Is Sparkling & Carbonated Water Bad for Teeth

Is Sparkling & Carbonated Water Bad for Teeth

 Whitney DiFoggio BS, RDH
Written by Whitney DiFoggio BS, RDH
Medical Reviewed on Oct 16, 2023
byDr. Matthew Hannan DDS
🔬 Evidence Based
Is Sparkling & Carbonated Water Bad for Teeth

Are you looking for a healthier, sugar-free alternative to soda? Have you gotten hooked on the sparkling water craze that seems to be taking over the beverage aisle at the supermarket? Understanding how seltzer water affects your smile is extremely important. Any liquid you put in your mouth is going to coat all of the surfaces of your teeth, so what you choose to drink always runs the risk of being a huge factor when it comes to tooth decay.

Is Sparkling Water Bad For Your Teeth?

If you want the short answer, drinking sparkling water is not as bad for your teeth as drinking soda, energy drinks, juice, or other sweetened drinks. But only if it’s free of sugars and artificial sweeteners! Once seltzer water starts adding in other ingredients to sweeten them, you lose the leg up that you get by skipping the soda.

Drinking sparkling water that’s sugar and sweetener-free is fairly safe for your teeth. But just remember that it can be more acidic than regular water. So, if you’re drinking it throughout the day, every single day, you’re still potentially altering the pH levels in your mouth to the point where you could contribute to some enamel erosion.

How Acidic Is Sparkling Water?

Carbonated water does have a lower pH level, so it is slightly more acidic than tap water. But it's not "as bad" as other types of soda or pop, where the pH level is around 2.4. The pH of a Seltzer water may average anywhere from 3 to 4.5 or higher on the pH scale, depending on which brand you get. To give you perspective, the typical pH level inside of our mouths is between 6-7 and tap water is usually 6.5-8. Drinking water is always best for your mouth, but seltzer water is definitely not as bad for your teeth as regular soda.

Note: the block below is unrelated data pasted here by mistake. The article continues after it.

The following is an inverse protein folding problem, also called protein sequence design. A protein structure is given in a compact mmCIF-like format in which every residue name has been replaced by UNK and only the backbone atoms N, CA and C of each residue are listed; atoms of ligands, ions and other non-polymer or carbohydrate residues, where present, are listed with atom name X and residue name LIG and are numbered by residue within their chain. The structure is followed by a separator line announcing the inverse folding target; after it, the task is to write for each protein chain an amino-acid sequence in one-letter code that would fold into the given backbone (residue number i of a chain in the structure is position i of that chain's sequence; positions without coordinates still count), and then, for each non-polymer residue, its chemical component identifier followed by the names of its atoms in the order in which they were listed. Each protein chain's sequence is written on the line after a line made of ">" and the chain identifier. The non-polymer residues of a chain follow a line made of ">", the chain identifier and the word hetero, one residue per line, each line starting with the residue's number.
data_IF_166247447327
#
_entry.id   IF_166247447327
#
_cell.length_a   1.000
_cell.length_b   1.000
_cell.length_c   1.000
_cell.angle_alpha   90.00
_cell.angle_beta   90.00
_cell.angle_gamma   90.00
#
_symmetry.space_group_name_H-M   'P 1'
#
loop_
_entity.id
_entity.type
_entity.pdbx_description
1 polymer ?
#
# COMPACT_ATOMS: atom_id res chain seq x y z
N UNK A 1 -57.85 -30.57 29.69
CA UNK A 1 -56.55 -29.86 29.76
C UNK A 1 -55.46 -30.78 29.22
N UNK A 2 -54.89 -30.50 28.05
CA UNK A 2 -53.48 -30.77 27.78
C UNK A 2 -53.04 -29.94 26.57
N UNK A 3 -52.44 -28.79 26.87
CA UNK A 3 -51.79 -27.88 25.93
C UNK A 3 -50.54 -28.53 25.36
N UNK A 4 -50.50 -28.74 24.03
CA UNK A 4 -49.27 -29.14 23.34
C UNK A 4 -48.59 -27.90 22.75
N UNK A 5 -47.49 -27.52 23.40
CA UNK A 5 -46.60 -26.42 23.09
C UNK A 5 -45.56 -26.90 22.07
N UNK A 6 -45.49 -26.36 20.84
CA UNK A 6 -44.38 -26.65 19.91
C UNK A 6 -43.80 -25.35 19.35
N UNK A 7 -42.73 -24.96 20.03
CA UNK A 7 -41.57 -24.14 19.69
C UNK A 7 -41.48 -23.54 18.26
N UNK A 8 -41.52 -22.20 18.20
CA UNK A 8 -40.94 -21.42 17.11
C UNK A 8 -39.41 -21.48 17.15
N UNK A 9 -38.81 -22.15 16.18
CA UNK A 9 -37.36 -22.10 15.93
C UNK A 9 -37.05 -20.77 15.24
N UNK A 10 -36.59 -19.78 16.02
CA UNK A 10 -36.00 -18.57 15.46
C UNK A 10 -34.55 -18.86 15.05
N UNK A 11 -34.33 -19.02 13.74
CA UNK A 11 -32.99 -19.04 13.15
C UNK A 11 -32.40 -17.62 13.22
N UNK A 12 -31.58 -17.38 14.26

Does Carbonated Water Weaken Tooth Enamel?

Does sparkling water weaken tooth enamel? If you’re switching from sugary drinks to seltzer water, that’s definitely a positive step. You’re basically swapping out soda or juice for something with no sugar and no artificial sweeteners. But the claim that fizzy carbonated water erodes your tooth enamel is all about how often you're drinking it on a regular basis.

Carbonated water’s slightly lower pH level means that it erodes tooth enamel less than other acidic drinks like soda and fruit juice. However, if you're drinking seltzer water regularly —like several times a week— you could actually be doing damage to your teeth because of the carbonic acid in sparkling water.

If you’re consistently lowering the pH level in your mouth by drinking a lot of seltzer water instead of plain water, you might find yourself gradually eroding your tooth enamel. Enamel is the hardest substance in the entire human body. But if you expose it to acidic liquids all day every day, it will still erode eventually. That’s one reason why people with chronic heartburn tend to have tooth erosion!

Dos and Don’ts of Drinking Sparkling Water

According to the American Dental Association, the effects of sparkling water and plain water are about the same on your teeth. Even though seltzer water is more acidic, it’s relatively safe for your mouth. Still, there are some dental health dos and don’ts that you’ll need to keep in mind regardless.

The DO's

Do Drink Seltzer Water With Food

Food helps neutralize acids from your drinks or other desserts. Instead of spreading out your snacking or sipping on a seltzer water throughout the afternoon, treat yourself to it during your meal. That way any acidic side-effects will be minimized.

Do Drink Tap Afterward (Or Rinse Your Mouth)

Hands down, there’s nothing as good for your teeth as drinking plain tap water. Especially if it’s fluoridated by your municipal source. When possible, always try to drink tap water immediately after your sparkling water. Or at the very least, excuse yourself and go rinse your mouth out well at a sink somewhere.

Do Supplement With A Fluoride Rinse At Night

Help counteract the effects of enamel erosion by brushing, flossing, and then rinsing with a fluoride mouthwash right before you go to bed. Nighttime is best since the minerals can coat your teeth for a few hours, strengthening your enamel without getting wiped off.